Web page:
national arbitration forum




H-D U.S.A., LLC v. linchunming / linchunming

Claim Number: FA1411001589214



Complainant is H-D U.S.A., LLC (“Complainant”), represented by David M. Kelly of Kelly IP, LLP, District of Columbia, USA.  Respondent is linchunming / linchunming (“Respondent”), China.



The domain name at issue is <>, registered with eName Technology Co. Ltd.



The undersigned certifies that he has acted independently and impartially and to the best of his knowledge has no known conflict in serving as Panelist in this proceeding.


Paul M. DeCicco, as Panelist.



Complainant submitted a Complaint to the National Arbitration Forum electronically on November 10, 2014; the National Arbitration Forum received payment on November 10, 2014. The Complaint was submitted in both English and Chinese.


On November 10, 2014, eName Technology Co.,Ltd. confirmed by e-mail to the National Arbitration Forum that the <> domain name is registered with eName Technology Co.,Ltd. and that Respondent is the current registrant of the name.  eName Technology Co.,Ltd. has verified that Respondent is bound by the eName Technology Co.,Ltd. registration agreement and has thereby agreed to resolve domain disputes brought by third parties in accordance with ICANN’s Uniform Domain Name Dispute Resolution Policy (the “Policy”).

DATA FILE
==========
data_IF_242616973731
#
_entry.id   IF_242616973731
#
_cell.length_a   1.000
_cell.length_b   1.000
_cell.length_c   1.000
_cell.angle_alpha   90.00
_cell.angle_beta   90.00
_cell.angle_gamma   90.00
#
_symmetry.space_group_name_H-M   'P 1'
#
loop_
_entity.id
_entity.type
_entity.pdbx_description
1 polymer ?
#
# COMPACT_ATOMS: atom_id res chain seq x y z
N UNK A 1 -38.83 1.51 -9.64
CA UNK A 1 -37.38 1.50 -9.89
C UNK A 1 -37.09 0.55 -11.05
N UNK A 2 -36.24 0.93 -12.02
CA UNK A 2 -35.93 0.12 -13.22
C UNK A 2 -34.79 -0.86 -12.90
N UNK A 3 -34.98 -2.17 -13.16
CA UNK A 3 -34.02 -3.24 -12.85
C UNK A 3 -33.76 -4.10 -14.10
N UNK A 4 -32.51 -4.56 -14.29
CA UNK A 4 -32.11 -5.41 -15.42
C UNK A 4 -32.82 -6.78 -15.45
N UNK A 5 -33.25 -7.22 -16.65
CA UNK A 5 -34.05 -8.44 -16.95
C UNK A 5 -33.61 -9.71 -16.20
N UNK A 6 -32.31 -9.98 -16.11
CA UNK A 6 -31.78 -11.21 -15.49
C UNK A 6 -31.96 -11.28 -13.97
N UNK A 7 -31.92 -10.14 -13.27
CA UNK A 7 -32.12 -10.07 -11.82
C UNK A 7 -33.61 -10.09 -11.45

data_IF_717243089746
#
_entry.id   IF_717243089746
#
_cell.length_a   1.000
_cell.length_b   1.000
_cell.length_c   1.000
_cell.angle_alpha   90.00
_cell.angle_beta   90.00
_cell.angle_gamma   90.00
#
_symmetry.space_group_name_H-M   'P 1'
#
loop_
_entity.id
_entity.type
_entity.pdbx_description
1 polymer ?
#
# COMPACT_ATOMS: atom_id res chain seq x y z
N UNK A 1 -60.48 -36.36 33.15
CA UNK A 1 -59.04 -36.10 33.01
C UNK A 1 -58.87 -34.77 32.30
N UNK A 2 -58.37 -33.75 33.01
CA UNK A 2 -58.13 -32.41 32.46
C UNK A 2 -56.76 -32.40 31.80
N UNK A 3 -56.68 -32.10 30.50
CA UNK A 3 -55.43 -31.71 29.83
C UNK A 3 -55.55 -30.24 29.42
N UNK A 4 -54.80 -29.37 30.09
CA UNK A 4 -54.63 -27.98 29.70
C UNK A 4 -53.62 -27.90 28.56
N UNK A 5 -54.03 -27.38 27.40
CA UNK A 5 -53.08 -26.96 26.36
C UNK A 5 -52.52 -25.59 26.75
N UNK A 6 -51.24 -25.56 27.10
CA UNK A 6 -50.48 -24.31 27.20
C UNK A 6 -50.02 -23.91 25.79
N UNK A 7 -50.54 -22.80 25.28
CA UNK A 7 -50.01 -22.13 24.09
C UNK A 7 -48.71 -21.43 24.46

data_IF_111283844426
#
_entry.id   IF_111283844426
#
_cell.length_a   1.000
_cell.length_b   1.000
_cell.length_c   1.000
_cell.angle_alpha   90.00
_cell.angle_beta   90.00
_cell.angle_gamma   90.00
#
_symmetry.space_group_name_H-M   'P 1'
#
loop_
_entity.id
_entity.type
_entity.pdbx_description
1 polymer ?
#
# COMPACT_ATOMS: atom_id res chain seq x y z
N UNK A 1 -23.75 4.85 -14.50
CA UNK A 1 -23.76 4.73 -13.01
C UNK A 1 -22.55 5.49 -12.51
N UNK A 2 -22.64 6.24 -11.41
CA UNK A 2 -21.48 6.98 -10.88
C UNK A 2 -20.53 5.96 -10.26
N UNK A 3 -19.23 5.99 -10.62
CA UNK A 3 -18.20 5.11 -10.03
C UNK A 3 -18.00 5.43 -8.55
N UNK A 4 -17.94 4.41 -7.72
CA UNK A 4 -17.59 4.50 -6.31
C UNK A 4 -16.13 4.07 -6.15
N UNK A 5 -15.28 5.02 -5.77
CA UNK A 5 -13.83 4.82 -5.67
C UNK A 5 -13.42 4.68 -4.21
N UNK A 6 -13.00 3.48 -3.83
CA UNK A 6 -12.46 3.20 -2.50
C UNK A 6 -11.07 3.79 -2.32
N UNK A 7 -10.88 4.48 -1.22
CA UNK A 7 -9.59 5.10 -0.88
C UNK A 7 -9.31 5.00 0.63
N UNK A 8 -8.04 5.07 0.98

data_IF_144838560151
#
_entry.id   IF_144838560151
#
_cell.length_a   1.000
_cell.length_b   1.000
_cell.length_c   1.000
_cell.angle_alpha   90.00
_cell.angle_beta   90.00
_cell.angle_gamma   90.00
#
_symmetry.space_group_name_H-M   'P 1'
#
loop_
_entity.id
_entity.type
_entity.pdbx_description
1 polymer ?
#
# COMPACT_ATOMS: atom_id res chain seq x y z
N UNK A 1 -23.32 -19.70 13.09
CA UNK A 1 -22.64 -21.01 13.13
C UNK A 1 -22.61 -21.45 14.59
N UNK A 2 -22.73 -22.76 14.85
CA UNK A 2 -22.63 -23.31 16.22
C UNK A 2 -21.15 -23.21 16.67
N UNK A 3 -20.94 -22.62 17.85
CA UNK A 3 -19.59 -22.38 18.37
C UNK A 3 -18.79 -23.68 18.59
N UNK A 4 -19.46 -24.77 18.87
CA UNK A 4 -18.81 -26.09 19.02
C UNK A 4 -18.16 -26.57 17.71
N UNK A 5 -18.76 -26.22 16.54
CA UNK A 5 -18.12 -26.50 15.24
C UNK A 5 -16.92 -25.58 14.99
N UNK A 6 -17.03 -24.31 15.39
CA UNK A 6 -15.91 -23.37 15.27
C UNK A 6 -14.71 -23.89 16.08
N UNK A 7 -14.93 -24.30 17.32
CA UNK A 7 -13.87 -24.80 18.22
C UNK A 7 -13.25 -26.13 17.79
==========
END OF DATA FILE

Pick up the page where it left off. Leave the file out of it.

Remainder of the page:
On November 12, 2014, the Forum served the Chinese language Complaint and all Annexes, including a Written Notice of the Complaint, setting a deadline of December 2, 2014 by which Respondent could file a Response to the Complaint, via e-mail to all entities and persons listed on Respondent’s registration as technical, administrative, and billing contacts, and to  Also on November 12, 2014, the Written Notice of the Complaint, notifying Respondent of the e-mail addresses served and the deadline for a Response, was transmitted to Respondent via post and fax, to all entities and persons listed on Respondent’s registration as technical, administrative and billing contacts.


Having received no response from Respondent, the National Arbitration Forum transmitted to the parties a Notification of Respondent Default.


On December 12, 2014, pursuant to Complainant's request to have the dispute decided by a single-member Panel, the National Arbitration Forum appointed Paul M. DeCicco as Panelist.


Having reviewed the communications records, the Administrative Panel (the "Panel") finds that the National Arbitration Forum has discharged its responsibility under Paragraph 2(a) of the Rules for Uniform Domain Name Dispute Resolution Policy (the "Rules") "to employ reasonably available means calculated to achieve actual notice to Respondent" through submission of Electronic and Written Notices, as defined in Rule 1 and Rule 2. Therefore, the Panel may issue its decision based on the documents submitted and in accordance with the ICANN Policy, ICANN Rules, the National Arbitration Forum's Supplemental Rules and any rules and principles of law that the Panel deems applicable, without the benefit of any response from Respondent.